Bayou city banks

Salaries stretch further in Houston than most metros

The study examined used the average annual salary for white-collar "business" jobs in Houston. Photo by Zview/Getty Images

It truly pays to live and work in Houston. A new ranking from BusinessStudent.com puts the Bayou City — and Dallas and Fort Worth, too — among the top 10 places in the U.S. for stretching your salary.

To come up with its ranking, BusinessStudent.com examined the average annual salary for 127 white-collar "business" jobs listed on career website Indeed — such as HR director, marketing manager, and IT manager — and subtracted the average rent for a two-bedroom apartment, based on data from apartment search website Rent Jungle. According to that measure, Houston is No. 7. Dallas is tops in the Lone Star State at No. 4, while Fort Worth is No. 9.

In all, BusinessStudent.com sifted through data for 65 major U.S. markets.

"When deciding where to work and live, it is critical to look at more than just what salary you can make," BusinessStudent.com says. "Because if rents are sky high, you may net out at zero, or even worse with mounting credit card debt."

The BusinessStudent.com study calculated an average yearly salary of $79,579 in Houston and an average monthly rent of $1,401 for a two-bedroom apartment. The difference: $62,767.

BusinessStudent.com also computed an average yearly salary of $82,609 in Dallas and average monthly rent of $1,422 for a two-bedroom apartment. That resulted in a difference of $65,545, behind Palo Alto and San Jose, both in Northern California, and Detroit.

In Houston, at least, all types of workers are benefiting from stable rent growth. According to apartment search website Apartment List, the growth of rent for a two-bedroom apartment in Houston has gone up 3.6 percent over the past year, 0.8 percent in Austin, 0.4 percent in San Antonio, flat in Dallas, and 1.8 percent statewide.

For Fort Worth, the average yearly salary for a white-collar job added up to $75,797, according to BusinessStudent.com, with average monthly rent of $1,108 for a two-bedroom apartment. That left a gap of $62,501.

Aside from Houston, Dallas, and Fort Worth, Irving (No. 12) and Plano (No. 19) showed up in BusinessStudent.com's top 25.

In Irving, BusinessStudent.com discovered the average yearly salary was $77,527, with average monthly rent of $1,327 for a two-bedroom apartment. The difference was $61,603.

Plano had an average yearly salary of $75,988, with average monthly rent of $1,350 for a two-bedroom apartment. The gap: $59,788.

At the other end of the spectrum, College Station ranked No. 1 in the country for the lowest after-rent salary. There, the average yearly salary for a white-collar job was calculated at $55,086, with average monthly rent of $906 for a two-bedroom apartment. The leftover amount: $44,214.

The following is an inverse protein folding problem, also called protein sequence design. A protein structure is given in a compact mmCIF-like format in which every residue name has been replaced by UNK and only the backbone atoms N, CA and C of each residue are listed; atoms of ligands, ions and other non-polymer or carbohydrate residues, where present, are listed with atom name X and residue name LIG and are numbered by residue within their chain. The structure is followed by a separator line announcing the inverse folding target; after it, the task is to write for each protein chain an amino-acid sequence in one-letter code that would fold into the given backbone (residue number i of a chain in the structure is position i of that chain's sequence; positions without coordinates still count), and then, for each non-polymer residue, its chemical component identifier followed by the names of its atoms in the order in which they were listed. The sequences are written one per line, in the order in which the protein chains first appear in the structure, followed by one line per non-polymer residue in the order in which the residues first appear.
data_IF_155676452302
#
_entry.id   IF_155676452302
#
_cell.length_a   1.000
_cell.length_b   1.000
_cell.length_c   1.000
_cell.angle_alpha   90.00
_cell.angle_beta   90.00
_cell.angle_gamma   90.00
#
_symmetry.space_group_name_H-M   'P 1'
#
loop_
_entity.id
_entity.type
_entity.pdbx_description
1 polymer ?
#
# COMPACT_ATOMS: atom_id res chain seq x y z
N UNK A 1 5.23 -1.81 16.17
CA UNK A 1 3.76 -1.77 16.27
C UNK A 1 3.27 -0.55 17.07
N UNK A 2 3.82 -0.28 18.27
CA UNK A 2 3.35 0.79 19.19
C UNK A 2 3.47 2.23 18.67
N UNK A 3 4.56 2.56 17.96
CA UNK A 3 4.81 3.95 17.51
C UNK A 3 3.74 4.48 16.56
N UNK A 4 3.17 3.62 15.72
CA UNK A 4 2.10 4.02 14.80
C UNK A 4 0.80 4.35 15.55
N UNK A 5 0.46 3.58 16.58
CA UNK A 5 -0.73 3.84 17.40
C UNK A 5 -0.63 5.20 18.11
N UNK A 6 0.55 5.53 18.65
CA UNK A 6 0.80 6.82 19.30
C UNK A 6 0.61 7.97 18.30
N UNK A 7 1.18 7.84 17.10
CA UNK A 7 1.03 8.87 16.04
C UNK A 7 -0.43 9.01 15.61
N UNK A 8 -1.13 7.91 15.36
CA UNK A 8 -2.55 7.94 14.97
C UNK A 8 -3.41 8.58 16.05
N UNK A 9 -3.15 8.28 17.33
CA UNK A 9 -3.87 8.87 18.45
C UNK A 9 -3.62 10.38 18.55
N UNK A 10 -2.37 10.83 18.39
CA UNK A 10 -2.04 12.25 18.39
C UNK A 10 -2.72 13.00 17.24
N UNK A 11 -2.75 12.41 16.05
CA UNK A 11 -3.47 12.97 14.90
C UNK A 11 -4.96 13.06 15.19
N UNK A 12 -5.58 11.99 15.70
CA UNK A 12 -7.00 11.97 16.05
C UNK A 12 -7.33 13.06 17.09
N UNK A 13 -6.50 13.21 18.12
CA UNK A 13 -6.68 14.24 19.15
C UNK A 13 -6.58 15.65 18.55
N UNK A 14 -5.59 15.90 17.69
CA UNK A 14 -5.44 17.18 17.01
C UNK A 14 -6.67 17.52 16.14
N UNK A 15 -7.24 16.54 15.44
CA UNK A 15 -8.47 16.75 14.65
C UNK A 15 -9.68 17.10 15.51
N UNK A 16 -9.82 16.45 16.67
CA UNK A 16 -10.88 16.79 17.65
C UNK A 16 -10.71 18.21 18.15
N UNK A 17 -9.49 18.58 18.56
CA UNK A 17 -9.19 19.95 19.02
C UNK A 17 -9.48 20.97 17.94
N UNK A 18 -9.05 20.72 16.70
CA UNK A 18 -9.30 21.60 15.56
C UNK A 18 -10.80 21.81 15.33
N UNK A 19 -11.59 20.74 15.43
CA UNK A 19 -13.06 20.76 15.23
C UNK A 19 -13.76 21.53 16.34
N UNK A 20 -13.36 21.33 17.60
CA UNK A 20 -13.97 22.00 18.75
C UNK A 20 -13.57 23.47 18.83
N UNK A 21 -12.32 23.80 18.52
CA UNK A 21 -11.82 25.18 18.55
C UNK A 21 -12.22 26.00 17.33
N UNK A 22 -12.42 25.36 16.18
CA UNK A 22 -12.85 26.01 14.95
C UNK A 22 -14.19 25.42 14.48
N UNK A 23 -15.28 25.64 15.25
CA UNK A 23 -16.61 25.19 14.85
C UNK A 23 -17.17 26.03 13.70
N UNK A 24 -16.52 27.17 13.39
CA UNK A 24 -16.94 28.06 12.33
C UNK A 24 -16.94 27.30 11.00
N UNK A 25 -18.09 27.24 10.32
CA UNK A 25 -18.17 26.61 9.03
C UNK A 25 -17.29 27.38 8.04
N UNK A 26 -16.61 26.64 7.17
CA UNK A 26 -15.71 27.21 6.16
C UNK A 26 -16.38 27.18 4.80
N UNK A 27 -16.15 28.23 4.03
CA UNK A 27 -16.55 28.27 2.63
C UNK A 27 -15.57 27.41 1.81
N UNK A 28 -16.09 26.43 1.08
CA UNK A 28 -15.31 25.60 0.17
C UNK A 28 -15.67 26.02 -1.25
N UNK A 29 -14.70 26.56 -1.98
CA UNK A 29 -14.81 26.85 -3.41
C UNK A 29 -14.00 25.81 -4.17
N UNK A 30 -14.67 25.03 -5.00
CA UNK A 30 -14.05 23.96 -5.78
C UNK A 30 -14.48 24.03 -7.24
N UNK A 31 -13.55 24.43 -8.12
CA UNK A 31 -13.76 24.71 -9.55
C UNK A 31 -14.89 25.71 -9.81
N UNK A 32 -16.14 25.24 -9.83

San Antonio was the only other Texas city in the bottom 25. In the Alamo City, the average yearly salary was computed as $67,195, with average monthly rent of $1,195 for a two-bedroom apartment. The difference: $52,855. That put San Antonio at No. 12 among the bottom 25.

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This story originally appeared on CultureMap.

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Building Houston

 
 

this one's for the ladies

Texas named a top state for women-led startups

A new report finds that the Lone Star State is ideal for female entrepreneurs. Photo via Getty Images

Who runs the world? According to Merchant Maverick's inaugural Best States for "Women-Led Startups'' study, Texas is a great place for women to be in charge.

The Lone Star state cracked the top 10 on the list, earning a No. 6 spot according to the small business reviews and financial services company, which based the study on eight key statistics about this growing segment of the economy. Colorado (at No. 1), Washington, Virginia, Florida, and Montana were the only states to beat out Texas on the rankings—leading the Merchant Maverick team to conclude that "the part of the country that lies west of the Mississippi is great for startups led by women entrepreneurs."

Women-led startups in Texas received $365 billion in VC funding in the last five years, the report found. This is the seventh largest total among U.S. states. Too, about 20 percent of Texans are employed at woman-led firms, which is the fifth highest percentage among states. Roughly 35 percent of employers in Texas are led by women.

A few other key findings that work in female founders' favor: The startup survival rate in Texas is nearly 80 percent. And a lack of state income tax "doesn't hurt either," the report says.

Still there are shortcomings. On a per capita basis, only 1.27 percent of Texas women run their own business. The average income for self-employed women is also relatively low ranking among states, coming in around $55,907 and landing at 31st among others.

This is not the first time Texas has been lauded as a land of opportunity for women entrepreneurs. A 2019 study named it the best state for business opportunities for women. Houston too has proven to support success for the demographic. The Bayou City was named in separate studies a best city for female entrepreneurs to start a business and to see it grow.

Still, as many findings have concluded, the realities of the pandemic loom for all startups and small business owners. The Merchant Maverick study was careful to add: "The pandemic has changed the economic landscape over the past year, and often for the worse.

"This means that not every metric may be able to accurately gauge how a state might fare amidst the pandemic," the report continues. "To help factor in COVID's impact, we included some metrics that take 2020 into account, but it will be a while until we get a full picture of the pandemic's devastation.""

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